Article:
Helping small businesses and entrepreneurs

Anne Kress, president of Northern Virginia Community College, testified before a House Small Business subcommittee on Thursday. (Image: Screenshot from streamed hearing)

House lawmakers on Thursday heard about how community colleges are helping to prepare workers sought by small businesses or to become self-employed — and they also had a chance to ask what Congress can do to foster those connections as employers across the country scramble to find skilled workers.

As U.S. employees rethink where they want to work and what careers they want to pursue in the post-pandemic economy, community colleges are well-positioned to help workers who want to upgrade their skills for a new position or venture out on their own. But many workers face challenges in finding the time or resources to enroll. The House Small Business Committee’s Innovation, Entrepreneurship and Workforce Development Subcommittee on Thursday explored some of those barriers and how to address them.

Accessing affordable childcare was among the top issues — and it is an area that the Build Back Better Act would significantly support if passed by Congress. Anne Kress, president of Northern Virginia Community College (NOVA) and a member of the American Association of Community Colleges board of directors, said a grant through the U.S. Education Department’s Child Care Access Means Parents in School Program allows the college to help its student parents, who often struggle to balance work, family life and school.

“One of the reasons a program like this is so impactful is because it allows student parents to focus on being a student,” she said.

Leveraging resources

Small businesses typically look to train only a few workers, and it is often not economical to develop a program to do that for so few people. But the panelists noted that if small businesses — even competitors — can work together to fulfill their training needs, they would have a stronger pool of workers. That’s what several small businesses in the HVAC sector did in New York, where Kress previously was president at Monroe Community College.

Kress noted that NOVA, like many other community colleges across the country, has program advisory councils, with half of the members coming from small businesses. The results of those partnerships have been striking, especially during the pandemic, she said. Over the last 12 months, NOVA has connected almost 600 small businesses to its graduates and current students.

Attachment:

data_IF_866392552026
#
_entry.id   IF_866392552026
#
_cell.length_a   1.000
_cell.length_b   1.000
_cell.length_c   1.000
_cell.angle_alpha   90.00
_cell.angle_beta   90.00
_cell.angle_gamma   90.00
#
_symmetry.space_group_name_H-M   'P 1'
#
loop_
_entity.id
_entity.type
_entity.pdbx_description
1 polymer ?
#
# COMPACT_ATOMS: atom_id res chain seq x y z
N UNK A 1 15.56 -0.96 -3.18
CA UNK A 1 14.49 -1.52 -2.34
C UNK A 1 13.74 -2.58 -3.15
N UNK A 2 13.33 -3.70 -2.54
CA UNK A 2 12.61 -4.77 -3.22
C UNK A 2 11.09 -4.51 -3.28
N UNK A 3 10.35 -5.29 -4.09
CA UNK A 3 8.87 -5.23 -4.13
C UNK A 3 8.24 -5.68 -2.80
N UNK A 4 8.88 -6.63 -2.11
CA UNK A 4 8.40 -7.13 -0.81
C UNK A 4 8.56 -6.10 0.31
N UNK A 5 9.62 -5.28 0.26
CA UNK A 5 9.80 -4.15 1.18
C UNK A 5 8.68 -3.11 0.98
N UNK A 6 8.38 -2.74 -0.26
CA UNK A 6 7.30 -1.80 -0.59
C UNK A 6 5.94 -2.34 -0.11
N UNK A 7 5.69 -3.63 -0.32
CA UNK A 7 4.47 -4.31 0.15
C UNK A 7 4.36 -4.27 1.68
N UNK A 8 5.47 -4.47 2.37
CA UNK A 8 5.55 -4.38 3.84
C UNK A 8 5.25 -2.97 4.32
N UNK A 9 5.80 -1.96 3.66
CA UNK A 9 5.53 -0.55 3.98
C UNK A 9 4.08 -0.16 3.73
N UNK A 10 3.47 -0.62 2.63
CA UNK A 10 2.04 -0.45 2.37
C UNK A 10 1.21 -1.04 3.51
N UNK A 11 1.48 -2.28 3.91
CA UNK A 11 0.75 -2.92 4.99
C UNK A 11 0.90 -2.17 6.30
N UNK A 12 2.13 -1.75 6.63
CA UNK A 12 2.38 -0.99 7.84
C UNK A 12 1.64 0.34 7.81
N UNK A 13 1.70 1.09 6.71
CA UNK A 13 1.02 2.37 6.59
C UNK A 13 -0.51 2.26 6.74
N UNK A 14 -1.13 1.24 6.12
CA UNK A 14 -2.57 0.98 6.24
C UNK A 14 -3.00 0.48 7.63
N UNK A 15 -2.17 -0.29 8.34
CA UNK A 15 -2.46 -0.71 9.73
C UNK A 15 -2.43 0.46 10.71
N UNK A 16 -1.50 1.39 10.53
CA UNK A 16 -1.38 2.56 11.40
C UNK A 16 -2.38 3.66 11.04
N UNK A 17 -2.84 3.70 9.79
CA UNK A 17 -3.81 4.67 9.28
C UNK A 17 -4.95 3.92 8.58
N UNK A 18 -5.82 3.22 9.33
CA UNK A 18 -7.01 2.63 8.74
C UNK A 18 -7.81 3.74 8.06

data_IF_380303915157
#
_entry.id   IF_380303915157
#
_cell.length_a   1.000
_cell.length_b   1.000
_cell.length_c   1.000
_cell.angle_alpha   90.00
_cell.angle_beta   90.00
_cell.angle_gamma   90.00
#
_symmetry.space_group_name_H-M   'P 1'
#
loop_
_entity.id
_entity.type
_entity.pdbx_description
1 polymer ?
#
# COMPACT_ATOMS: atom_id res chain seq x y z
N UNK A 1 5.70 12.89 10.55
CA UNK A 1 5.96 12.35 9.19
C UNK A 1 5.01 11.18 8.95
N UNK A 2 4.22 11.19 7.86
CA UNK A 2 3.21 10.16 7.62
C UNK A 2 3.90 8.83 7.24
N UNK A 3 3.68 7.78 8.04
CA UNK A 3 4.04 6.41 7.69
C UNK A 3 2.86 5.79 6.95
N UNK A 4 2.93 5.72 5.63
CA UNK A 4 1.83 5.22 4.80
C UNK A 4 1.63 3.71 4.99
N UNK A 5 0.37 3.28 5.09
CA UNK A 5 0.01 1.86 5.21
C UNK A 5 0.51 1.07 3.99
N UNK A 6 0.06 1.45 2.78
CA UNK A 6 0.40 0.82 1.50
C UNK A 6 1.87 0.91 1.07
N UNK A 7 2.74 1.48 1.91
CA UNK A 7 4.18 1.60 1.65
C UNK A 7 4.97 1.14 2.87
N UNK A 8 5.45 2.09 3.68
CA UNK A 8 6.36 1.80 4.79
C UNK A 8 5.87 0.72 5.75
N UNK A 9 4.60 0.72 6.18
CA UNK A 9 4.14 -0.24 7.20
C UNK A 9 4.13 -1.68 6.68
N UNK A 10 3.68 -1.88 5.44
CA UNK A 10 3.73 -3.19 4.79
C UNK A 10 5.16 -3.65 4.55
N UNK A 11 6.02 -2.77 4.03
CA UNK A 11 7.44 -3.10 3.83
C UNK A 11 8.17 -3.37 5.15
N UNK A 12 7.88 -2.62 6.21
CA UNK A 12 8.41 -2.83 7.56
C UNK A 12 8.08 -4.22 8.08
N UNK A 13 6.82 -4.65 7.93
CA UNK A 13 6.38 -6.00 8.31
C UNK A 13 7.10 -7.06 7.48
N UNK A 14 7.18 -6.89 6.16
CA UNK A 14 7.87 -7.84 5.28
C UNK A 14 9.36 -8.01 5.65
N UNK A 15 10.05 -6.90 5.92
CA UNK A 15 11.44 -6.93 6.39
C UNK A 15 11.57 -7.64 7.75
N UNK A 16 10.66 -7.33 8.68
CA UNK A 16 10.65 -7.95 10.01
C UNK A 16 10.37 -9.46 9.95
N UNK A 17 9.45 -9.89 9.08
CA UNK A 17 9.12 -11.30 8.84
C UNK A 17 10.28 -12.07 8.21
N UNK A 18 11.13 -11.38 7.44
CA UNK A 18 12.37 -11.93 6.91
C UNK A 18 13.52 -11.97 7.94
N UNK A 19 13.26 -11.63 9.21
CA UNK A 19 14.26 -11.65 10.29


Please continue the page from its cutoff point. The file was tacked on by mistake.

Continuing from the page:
Related article: Workforce training programs added to BBB Act

Kress also highlighted the success of Virginia’s FastForward program, which funds short-term training programs tied to regional workforce demands. On average, the program has produced a 24% gain in income for participants and a 28% increase for those in low-income ZIP codes, she said.

FastForward has been crucial in helping the local workforce emerge from the pandemic, Kress continued. Over the last year, enrollment in the program at NOVA has jumped by more than 55%. Enrollment among Hispanic students has risen by 80% and by 233% among Black participants, she said.

“These are individuals who can see the connection between FastForward training, the certificates and credentials they earn, and the jobs they can find in a very short period of time,” Kress said.

Kress added that poverty is intergenerational, which is why programs like FastForward and childcare support are so critical to providing an opportunity.

“You are changing not just the life of that individual, but you are changing the trajectory of a family, simply by supporting childcare,” she said.

Budding entrepreneurs

House members also heard about various programs that help students who want to work for themselves. About 75% of the nation’s roughly 1,200 community colleges have entrepreneurship training or support programs of some kind, said Rebecca Corbin, president of the National Association for Community College Entrepreneurship. About one in five community colleges have a small business development center on campus. In North Carolina, all 58 community colleges in the state have small business and technology development centers on campus, which could serve as a national model, she said.